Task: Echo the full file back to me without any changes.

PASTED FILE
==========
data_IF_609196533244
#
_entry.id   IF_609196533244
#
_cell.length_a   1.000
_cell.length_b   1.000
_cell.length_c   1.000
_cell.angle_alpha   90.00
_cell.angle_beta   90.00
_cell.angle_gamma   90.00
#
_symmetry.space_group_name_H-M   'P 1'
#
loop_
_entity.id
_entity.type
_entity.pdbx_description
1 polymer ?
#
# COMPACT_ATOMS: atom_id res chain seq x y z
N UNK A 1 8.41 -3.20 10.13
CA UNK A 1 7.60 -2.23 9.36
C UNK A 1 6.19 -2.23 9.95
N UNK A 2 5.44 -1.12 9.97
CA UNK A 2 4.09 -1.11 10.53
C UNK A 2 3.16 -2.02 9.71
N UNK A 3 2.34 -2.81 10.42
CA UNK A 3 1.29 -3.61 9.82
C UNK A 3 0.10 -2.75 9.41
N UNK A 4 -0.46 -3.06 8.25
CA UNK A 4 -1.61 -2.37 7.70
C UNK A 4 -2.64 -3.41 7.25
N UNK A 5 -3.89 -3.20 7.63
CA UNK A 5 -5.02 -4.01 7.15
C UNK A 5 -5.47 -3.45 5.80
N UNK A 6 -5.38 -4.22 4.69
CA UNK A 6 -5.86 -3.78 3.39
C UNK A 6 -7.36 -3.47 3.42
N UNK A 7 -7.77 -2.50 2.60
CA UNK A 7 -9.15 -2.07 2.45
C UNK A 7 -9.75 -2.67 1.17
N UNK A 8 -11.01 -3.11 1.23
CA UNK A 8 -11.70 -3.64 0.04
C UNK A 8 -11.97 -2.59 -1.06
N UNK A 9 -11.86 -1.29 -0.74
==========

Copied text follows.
data_IF_609196533244
#
_entry.id   IF_609196533244
#
_cell.length_a   1.000
_cell.length_b   1.000
_cell.length_c   1.000
_cell.angle_alpha   90.00
_cell.angle_beta   90.00
_cell.angle_gamma   90.00
#
_symmetry.space_group_name_H-M   'P 1'
#
loop_
_entity.id
_entity.type
_entity.pdbx_description
1 polymer ?
#
# COMPACT_ATOMS: atom_id res chain seq x y z
N UNK A 1 8.41 -3.20 10.13
CA UNK A 1 7.60 -2.23 9.36
C UNK A 1 6.19 -2.23 9.95
N UNK A 2 5.44 -1.12 9.97
CA UNK A 2 4.09 -1.11 10.53
C UNK A 2 3.16 -2.02 9.71
N UNK A 3 2.34 -2.81 10.42
CA UNK A 3 1.29 -3.61 9.82
C UNK A 3 0.10 -2.75 9.41
N UNK A 4 -0.46 -3.06 8.25
CA UNK A 4 -1.61 -2.37 7.70
C UNK A 4 -2.64 -3.41 7.25
N UNK A 5 -3.89 -3.20 7.63
CA UNK A 5 -5.02 -4.01 7.15
C UNK A 5 -5.47 -3.45 5.80
N UNK A 6 -5.38 -4.22 4.69
CA UNK A 6 -5.86 -3.78 3.39
C UNK A 6 -7.36 -3.47 3.42
N UNK A 7 -7.77 -2.50 2.60
CA UNK A 7 -9.15 -2.07 2.45
C UNK A 7 -9.75 -2.67 1.17
N UNK A 8 -11.01 -3.11 1.23
CA UNK A 8 -11.70 -3.64 0.04
C UNK A 8 -11.97 -2.59 -1.06
N UNK A 9 -11.86 -1.29 -0.74